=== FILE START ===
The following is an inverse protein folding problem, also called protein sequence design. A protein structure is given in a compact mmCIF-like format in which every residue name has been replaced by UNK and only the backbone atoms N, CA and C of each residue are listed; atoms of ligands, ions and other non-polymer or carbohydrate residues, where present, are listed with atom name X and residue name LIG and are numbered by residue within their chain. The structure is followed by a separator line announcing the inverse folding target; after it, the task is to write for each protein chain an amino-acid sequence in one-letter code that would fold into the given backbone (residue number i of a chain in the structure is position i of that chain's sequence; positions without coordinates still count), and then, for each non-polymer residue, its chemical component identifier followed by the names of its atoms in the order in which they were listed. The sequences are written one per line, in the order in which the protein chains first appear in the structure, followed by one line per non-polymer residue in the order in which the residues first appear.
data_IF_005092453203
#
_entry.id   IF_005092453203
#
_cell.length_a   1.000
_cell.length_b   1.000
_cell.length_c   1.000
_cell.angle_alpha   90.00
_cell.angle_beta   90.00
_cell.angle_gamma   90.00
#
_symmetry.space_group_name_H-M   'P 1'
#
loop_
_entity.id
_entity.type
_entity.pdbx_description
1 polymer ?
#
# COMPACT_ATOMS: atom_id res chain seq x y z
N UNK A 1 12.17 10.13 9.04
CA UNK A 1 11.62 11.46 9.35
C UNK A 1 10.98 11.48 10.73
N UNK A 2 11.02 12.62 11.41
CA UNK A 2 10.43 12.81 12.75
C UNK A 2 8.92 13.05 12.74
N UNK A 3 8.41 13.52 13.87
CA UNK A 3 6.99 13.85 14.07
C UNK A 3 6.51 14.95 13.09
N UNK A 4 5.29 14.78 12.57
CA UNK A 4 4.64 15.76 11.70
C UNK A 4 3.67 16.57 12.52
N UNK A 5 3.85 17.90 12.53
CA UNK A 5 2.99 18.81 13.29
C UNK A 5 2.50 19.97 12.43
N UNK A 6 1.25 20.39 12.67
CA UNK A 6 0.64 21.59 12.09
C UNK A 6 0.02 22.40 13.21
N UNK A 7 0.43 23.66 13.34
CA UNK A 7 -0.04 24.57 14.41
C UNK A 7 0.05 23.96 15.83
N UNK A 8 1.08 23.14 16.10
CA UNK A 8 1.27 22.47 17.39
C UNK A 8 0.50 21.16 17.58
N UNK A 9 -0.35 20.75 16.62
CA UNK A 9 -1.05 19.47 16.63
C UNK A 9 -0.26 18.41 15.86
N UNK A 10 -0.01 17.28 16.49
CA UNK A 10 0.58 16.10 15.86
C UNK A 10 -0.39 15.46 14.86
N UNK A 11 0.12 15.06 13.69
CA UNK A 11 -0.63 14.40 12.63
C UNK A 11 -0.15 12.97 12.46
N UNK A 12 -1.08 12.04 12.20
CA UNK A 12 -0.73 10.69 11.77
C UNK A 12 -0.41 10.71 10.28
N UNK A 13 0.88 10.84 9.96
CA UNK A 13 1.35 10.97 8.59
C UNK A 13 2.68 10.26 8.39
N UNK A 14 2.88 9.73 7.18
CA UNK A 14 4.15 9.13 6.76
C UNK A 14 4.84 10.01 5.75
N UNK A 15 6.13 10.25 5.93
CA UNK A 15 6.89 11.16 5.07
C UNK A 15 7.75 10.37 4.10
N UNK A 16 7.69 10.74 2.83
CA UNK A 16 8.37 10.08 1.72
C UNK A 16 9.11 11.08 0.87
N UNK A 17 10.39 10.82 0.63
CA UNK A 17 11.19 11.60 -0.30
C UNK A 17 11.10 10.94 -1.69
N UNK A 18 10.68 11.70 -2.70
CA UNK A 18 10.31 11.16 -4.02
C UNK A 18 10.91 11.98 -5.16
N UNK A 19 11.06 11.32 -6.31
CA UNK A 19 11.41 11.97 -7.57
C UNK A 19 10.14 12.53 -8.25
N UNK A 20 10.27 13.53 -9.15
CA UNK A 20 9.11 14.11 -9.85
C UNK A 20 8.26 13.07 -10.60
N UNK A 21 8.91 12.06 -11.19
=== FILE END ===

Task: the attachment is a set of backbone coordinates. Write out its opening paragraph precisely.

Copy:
The following is an inverse protein folding problem, also called protein sequence design. A protein structure is given in a compact mmCIF-like format in which every residue name has been replaced by UNK and only the backbone atoms N, CA and C of each residue are listed; atoms of ligands, ions and other non-polymer or carbohydrate residues, where present, are listed with atom name X and residue name LIG and are numbered by residue within their chain. The structure is followed by a separator line announcing the inverse folding target; after it, the task is to write for each protein chain an amino-acid sequence in one-letter code that would fold into the given backbone (residue number i of a chain in the structure is position i of that chain's sequence; positions without coordinates still count), and then, for each non-polymer residue, its chemical component identifier followed by the names of its atoms in the order in which they were listed. The sequences are written one per line, in the order in which the protein chains first appear in the structure, followed by one line per non-polymer residue in the order in which the residues first appear.